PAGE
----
Somehow, this decision to postpone was difficult for them? Probably the city giving them trouble, but who knows. I hope it didn’t have anything to do with some super runner on a committee saying, “we run in the rain”, that wasn’t just rain.
This is only my second time running a half marathon, both times in Bentonville. Last year it was 25 degrees fahrenheit with ice on the road. We all know you are hard core Bentonville, no need to get struck by lightning to prove it. An abundance of caution much earlier in the morning would have been just fine.
I am glad that they finally did postpone the start.
So, I went ahead and drank a little more of my Zippfizz and relaxed in the truck for a while. I knew I would need to hit the restroom again anyway before starting the race. Luckily, we parked at First Baptist Bentonville and they graciously had their gym open for runners to get prepared for the race.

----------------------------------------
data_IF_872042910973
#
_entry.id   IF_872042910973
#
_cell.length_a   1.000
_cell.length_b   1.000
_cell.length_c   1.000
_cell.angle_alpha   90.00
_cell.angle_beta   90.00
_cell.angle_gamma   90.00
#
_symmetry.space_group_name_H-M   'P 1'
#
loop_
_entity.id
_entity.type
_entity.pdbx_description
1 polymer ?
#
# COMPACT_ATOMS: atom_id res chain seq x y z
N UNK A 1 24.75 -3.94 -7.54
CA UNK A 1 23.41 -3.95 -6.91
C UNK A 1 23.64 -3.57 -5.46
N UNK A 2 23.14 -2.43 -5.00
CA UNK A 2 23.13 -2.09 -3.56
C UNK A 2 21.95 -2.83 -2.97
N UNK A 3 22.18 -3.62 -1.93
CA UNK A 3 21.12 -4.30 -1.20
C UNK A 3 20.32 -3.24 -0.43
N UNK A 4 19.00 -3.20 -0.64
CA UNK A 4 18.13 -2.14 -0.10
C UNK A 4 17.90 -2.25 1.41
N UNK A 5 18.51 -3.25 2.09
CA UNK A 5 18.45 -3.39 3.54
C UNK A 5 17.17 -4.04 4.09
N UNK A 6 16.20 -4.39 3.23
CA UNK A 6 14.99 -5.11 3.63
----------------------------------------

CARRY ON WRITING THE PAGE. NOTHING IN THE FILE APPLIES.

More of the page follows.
The churches and businesses in downtown Bentonville, along with the volunteers, really help make this race a great experience before and after the race. And the residents that live around the route come out and really cheer on the runners. It is a very enjoyable. There is one particular spot on the route, at the top of “the hill”, where the high school band was playing one of those high energy drum busting songs that get your hype up. I needed that for the last quarter mile for sure.
Well, it was around 6:50 and the rain seemed to just stop. I had stayed in my truck because I didn’t really want to get my shoes wet if I didn’t have too, so I put my race bib on and we went in the gym to use the restroom and stretch.
It was damp and 45 degrees outside when I got to the start line. But it wasn’t raining, and that was something I had prayed for. But the course was very damp. It did start slightly misting when I got to about mile seven until mile eleven, but not bad. Luckily on the race I was able to stay out of puddles until about mile ten, but my right foot wasn’t too wet.